November of 2020 saw a big day for Apple and its users. Apple made an announcement during their product launch event, where they introduced a MacBook Air, a 13-inch MacBook Pro, and a Mac Mini. But they were already there, right?
Yes. However this time they were built on M1 silicon chips. The long partnership with Intel that lasted for more than 15 years was put to an end and Apple decided to move forward with their in-house chip, the M1 silicon, an ARM based chip.
Ever since Apple made the transition from PowerPC to Intel x86 processors back in January 2006, they’ve been using Intel for the Macs. And now on 10 November 2020, they decided to make the switch. Now, what does this mean for the users? What all can we expect? And how does this help enterprises (if it does)? We will be looking into that in this blog.
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What exactly is the M1 silicon chip?
The M1 chip is an in-house chip developed by Apple which is based on the ARM architecture. This means they are RISC (Reduced Instruction Set Computer) based processors and due to this, they are mainly used for smartphones and tablets.
RISC processors require simpler and smaller instructions, which leads to requiring lesser number of transistors which then leads to lower power consumption. This is contrary to what we saw in Intel which is based on CISC, which requires more complex instructions.
The M1 chip is a system on a chip (SoC), which integrates an entire computer system on a single integrated circuit. This might include things like i/o ports and internal memory along with the CPU. The new 8-core M1 silicon chip uses a unified memory architecture and consists of 16 billion transistors.
Is the switch worth?
Now, why would Apple break a 15 year long run with Intel? Is the move really a big deal?
We saw above, what the M1 chip is all about. Now let’s see how these changes are going to make a difference.
According to Apple, the new chip causes the performance of Macs to take a huge leap. And we’ve noted some significant increase in the performance.
The new M1 is a system on a chip (SoC), which has its own perks. Since all the components are integrated, the power consumption caused by data transfer through buses can be eliminated, which leads to another point, smaller size. Essentially all this adds up to lower power consumption, faster execution, and lighter weight.
Another upgrade is the Unified Memory Architecture (UMA). Traditionally the CPU memory and GPU memory are discrete. Now, this means even when the CPU and GPU are working together on the same data, there is a need for data transfer between the two. UMA solves this with a shared memory structure. With this, CPU or GPU only has to reference the address of data location in memory, resulting in faster execution.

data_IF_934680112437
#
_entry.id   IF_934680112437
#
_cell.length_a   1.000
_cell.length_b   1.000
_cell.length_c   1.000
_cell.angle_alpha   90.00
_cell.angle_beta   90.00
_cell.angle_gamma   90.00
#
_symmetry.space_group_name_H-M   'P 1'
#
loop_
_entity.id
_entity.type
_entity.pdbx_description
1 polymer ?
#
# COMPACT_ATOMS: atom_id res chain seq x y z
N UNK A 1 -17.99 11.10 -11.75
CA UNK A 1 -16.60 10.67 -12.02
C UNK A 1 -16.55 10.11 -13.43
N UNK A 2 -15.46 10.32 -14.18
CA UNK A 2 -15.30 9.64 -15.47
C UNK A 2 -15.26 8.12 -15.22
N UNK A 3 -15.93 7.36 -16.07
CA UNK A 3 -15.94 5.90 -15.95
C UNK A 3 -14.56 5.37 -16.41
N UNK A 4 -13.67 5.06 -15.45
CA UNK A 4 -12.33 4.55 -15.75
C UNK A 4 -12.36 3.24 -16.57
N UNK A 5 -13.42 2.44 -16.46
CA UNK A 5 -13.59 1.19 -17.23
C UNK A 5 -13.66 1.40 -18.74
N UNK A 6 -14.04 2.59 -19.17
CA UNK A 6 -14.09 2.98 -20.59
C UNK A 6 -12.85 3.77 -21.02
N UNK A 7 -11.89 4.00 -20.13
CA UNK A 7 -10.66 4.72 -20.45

Increased power efficiency and performance suggest augmented performance per watt. The 8-core M1 chip consists of four high-performance and four high-efficiency cores, together which provide higher performance per watt.
Machine learning with the new M1 is double quick. It has a 16-core neural engine that can handle up to 11 trillion operations per second. Apple says this leads to 15x faster machine learning.
How does this help enterprises?
Increased CPU performance, longer battery life, faster execution and a lot more. Enterprises are welcoming M1 Macs with open hands. More and more enterprises are moving from intel-based Macs to M1 Macs.
Security with the M1 has taken a leap too. Secure enclave, is a subsystem that is isolated from the main processor, where sensitive user data is stored. Added AES encryption to the storage controller ensures a double layered security to the SSD. Also, safe boot blocks softwares other than trusted Apple softwares to startup. This could be used to detect whether any error is caused by a third-party software.
Moreover, the commissioned report from Forrester says it loud and clear that Apple has its eyes on enterprises. Apple in July 2021 commissioned a study to assess the economic impact M1 Macs have on enterprises. According to Forrester enterprises can save $843 on average per device, in its three-year lifecycle.
All these bear out the practice of enterprises moving to M1 Macs.
Apple’s move was indeed a big one. Just like the one they made back in 2006, when they switched to Intel from PowerPC. And this time, Apple has made their intentions clear by keeping enterprises in focus. The spike in performance, battery backup, CPU speed and not to mention, security, surely helped M1 make a mark in the enterprise domain.
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